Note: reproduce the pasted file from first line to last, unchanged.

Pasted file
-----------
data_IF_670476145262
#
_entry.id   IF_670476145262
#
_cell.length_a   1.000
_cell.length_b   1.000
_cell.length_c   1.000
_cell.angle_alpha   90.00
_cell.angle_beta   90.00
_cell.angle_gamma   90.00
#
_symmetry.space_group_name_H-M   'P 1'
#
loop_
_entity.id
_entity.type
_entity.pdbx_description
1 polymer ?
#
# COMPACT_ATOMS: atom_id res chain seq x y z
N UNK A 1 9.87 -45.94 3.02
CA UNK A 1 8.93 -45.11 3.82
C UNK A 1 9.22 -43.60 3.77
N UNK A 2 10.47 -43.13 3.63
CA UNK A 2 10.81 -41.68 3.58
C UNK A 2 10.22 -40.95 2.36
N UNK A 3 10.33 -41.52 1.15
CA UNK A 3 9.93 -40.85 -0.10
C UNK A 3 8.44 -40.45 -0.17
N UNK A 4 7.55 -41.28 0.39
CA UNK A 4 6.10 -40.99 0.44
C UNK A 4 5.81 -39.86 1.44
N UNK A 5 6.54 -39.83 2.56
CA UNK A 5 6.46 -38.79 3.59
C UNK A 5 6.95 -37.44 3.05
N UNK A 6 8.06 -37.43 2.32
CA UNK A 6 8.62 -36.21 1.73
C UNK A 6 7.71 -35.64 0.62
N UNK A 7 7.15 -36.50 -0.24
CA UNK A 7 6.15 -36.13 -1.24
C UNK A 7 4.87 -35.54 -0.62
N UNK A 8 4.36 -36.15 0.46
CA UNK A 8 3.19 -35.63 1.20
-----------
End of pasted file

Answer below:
data_IF_670476145262
#
_entry.id   IF_670476145262
#
_cell.length_a   1.000
_cell.length_b   1.000
_cell.length_c   1.000
_cell.angle_alpha   90.00
_cell.angle_beta   90.00
_cell.angle_gamma   90.00
#
_symmetry.space_group_name_H-M   'P 1'
#
loop_
_entity.id
_entity.type
_entity.pdbx_description
1 polymer ?
#
# COMPACT_ATOMS: atom_id res chain seq x y z
N UNK A 1 9.87 -45.94 3.02
CA UNK A 1 8.93 -45.11 3.82
C UNK A 1 9.22 -43.60 3.77
N UNK A 2 10.47 -43.13 3.63
CA UNK A 2 10.81 -41.68 3.58
C UNK A 2 10.22 -40.95 2.36
N UNK A 3 10.33 -41.52 1.15
CA UNK A 3 9.93 -40.85 -0.10
C UNK A 3 8.44 -40.45 -0.17
N UNK A 4 7.55 -41.28 0.39
CA UNK A 4 6.10 -40.99 0.44
C UNK A 4 5.81 -39.86 1.44
N UNK A 5 6.54 -39.83 2.56
CA UNK A 5 6.46 -38.79 3.59
C UNK A 5 6.95 -37.44 3.05
N UNK A 6 8.06 -37.43 2.32
CA UNK A 6 8.62 -36.21 1.73
C UNK A 6 7.71 -35.64 0.62
N UNK A 7 7.15 -36.50 -0.24
CA UNK A 7 6.15 -36.13 -1.24
C UNK A 7 4.87 -35.54 -0.62
N UNK A 8 4.36 -36.15 0.46
CA UNK A 8 3.19 -35.63 1.20